Founding Fathers (Michael Allen Smith)
In the months leading up to the start of Fall semester, the Roanoke Times opinion pages hosted an illuminating exchange over the cultural dispositions and motivations of the Founders and the role of prayer in U.S. government. Bob Crawford began the discussion with a review and rebuttal of some of the most common arguments made in support of (by definition state-sanctioned) official prayer at government meetings, including an argument from tradition or precedent, an argument from founding principles, and an argument from neutrality or inclusivity (that is, the case for open-access prayer, which is currently sanctioned by the Roanoke County Board of Supervisors, as opposed to non-sectarian prayer, which the similarly-situated Forsyth County, NC, to which the 4th U.S. Circuit Court of Appeals put a sternly worded end). Crawford concludes,
It is time we all understand that it is only by prohibiting our government from prescribing or supporting any religious position that our Constitution secures our freedom to hold our own religious views.
Comment on Crawford’s editorial here.
Old Rugged Cross (flickr)
Last semester, Free@VT hosted a panel entitled “Viewpoints on Science and Religion”. As faculty co-advisor–to-be Zack Lewis explained in his opening remarks, one main purpose of the panel was to illustrate, for the largely student and resident audience, how people who are not philosophers or theologians can engage in a respectful and critical exchange about their disagreements on religion. By this measure the event was quite a success. A review by Ryan Pfeifle in the Collegiate Times described the event as “a fantastic opportunity to listen to the opinions of several of our own professors discuss a very divisive topic”, and went on to highlight the importance of such events:
In a world so polarized in views, we need to have rational discussions or debates like this to serve as a model through which our own debates can also take shape.
These discussions open a window into the rationality and thoughts of those who may feel differently from our own convictions, which helps in the understanding of other stances.
They also have the fantastic potential of tackling some of the subjects that make most individuals uneasy and ideas that most would prefer not to debate about at all.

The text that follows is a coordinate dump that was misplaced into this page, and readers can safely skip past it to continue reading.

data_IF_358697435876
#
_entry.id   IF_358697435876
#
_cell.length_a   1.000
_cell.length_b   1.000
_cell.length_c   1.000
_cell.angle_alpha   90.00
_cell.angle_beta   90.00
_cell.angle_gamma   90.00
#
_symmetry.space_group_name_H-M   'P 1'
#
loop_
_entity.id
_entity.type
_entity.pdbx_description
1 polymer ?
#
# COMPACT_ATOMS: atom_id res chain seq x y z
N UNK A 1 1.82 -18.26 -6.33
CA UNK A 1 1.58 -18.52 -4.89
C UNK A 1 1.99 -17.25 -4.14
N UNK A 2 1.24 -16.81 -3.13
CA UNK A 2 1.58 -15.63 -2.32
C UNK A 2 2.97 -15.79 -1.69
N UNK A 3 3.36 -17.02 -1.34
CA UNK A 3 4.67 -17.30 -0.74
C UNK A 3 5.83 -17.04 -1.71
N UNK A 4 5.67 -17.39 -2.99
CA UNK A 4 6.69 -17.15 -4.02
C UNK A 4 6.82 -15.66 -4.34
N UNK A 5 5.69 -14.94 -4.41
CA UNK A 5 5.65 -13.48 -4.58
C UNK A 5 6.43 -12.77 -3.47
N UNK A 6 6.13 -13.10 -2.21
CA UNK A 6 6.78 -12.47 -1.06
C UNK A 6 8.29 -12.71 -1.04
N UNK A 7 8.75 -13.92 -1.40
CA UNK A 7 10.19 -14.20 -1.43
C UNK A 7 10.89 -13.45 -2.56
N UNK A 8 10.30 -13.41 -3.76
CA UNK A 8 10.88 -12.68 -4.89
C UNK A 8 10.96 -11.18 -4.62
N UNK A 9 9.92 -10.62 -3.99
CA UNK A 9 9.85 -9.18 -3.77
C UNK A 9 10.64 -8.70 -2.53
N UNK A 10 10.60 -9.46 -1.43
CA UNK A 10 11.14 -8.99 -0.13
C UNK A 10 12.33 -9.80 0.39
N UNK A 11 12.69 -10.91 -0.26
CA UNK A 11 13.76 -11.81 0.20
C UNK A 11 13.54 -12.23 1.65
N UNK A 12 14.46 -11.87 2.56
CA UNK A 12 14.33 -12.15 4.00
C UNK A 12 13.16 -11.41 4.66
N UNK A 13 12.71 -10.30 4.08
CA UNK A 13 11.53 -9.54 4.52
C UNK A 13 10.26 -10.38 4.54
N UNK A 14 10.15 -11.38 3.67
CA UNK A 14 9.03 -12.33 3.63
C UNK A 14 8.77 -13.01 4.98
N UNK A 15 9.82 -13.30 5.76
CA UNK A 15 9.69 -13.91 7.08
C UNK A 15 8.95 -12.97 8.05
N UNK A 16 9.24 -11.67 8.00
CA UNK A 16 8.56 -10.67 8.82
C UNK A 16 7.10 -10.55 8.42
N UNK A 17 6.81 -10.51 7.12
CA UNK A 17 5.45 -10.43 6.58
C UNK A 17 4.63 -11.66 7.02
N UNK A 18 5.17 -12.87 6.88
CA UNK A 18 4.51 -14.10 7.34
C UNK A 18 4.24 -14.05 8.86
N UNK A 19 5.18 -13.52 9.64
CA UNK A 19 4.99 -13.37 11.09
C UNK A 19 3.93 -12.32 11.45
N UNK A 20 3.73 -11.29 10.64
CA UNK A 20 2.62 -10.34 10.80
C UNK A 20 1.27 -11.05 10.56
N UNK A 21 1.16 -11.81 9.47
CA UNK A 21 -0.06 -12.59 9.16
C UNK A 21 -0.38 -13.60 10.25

We are now in the early stages of planning a sequel event. Rather than return to the science–religion discussion with new faces—while it is something we may eventually do—this time we plan to bring together faculty in the social sciences to discuss their views on religion, how these views intersect with their disciplines, and the questions they have for each other.
Gipsy Danger Jet Jaguar vs Onibaba Megalon (WikiZilla)
Tonight several of us are going to the newly digitized Lyric Theatre to live or relive the awesomest of the summer’s homages, Pacific Rim! We’ll head to the 21:30 (9:30pm) showing after tonight’s regular discussion meeting.
Now, there are many, many good reasons to see this movie, and to see it on the big screen (here is a shamelessly cherry-picked favorable review by Matt Zoller Seitz), and i’d like to share a couple of my own. They emanate from my own passions, so you may not share them…but, hey, i’m the one blogging today.
Pullman strikers outside Arcade Building (Wikimedia Commons)
Today is the 127th Labor Day, one of several culturally and nationally recognized secular observances in the United States. A day to celebrate the contributions of workers to our national history and prosperity was one of many gains hard-won by a burgeoning movement of organized labor that rapidly spread nationwide during the Reconstruction Era. The movement has taken a variety of forms and persists to this day, though it is probably best recognized in the form of unions, during a period that included the Golden Age of Freethought.
Prison exterior by Chris Gray
Chelsea Manning‘s news presence has veered from her leak of classified documents to WikiLeaks and subsequent conviction of espionage to her public confirmation of her already widely-acknowledged gender. Her identity with an unassigned gender and the medical associations that it entails may have implications for the conditions and duration of her sentence. In particular, it is unknown whether she will eventually be able to receive hormone replacement therapy while incarcerated at Fort Leavenworth.
The terms of transgender prisoners is an important human rights issue and hardly exclusive to high-profile cases like Manning’s. Case in point: Ophelia De’lonta.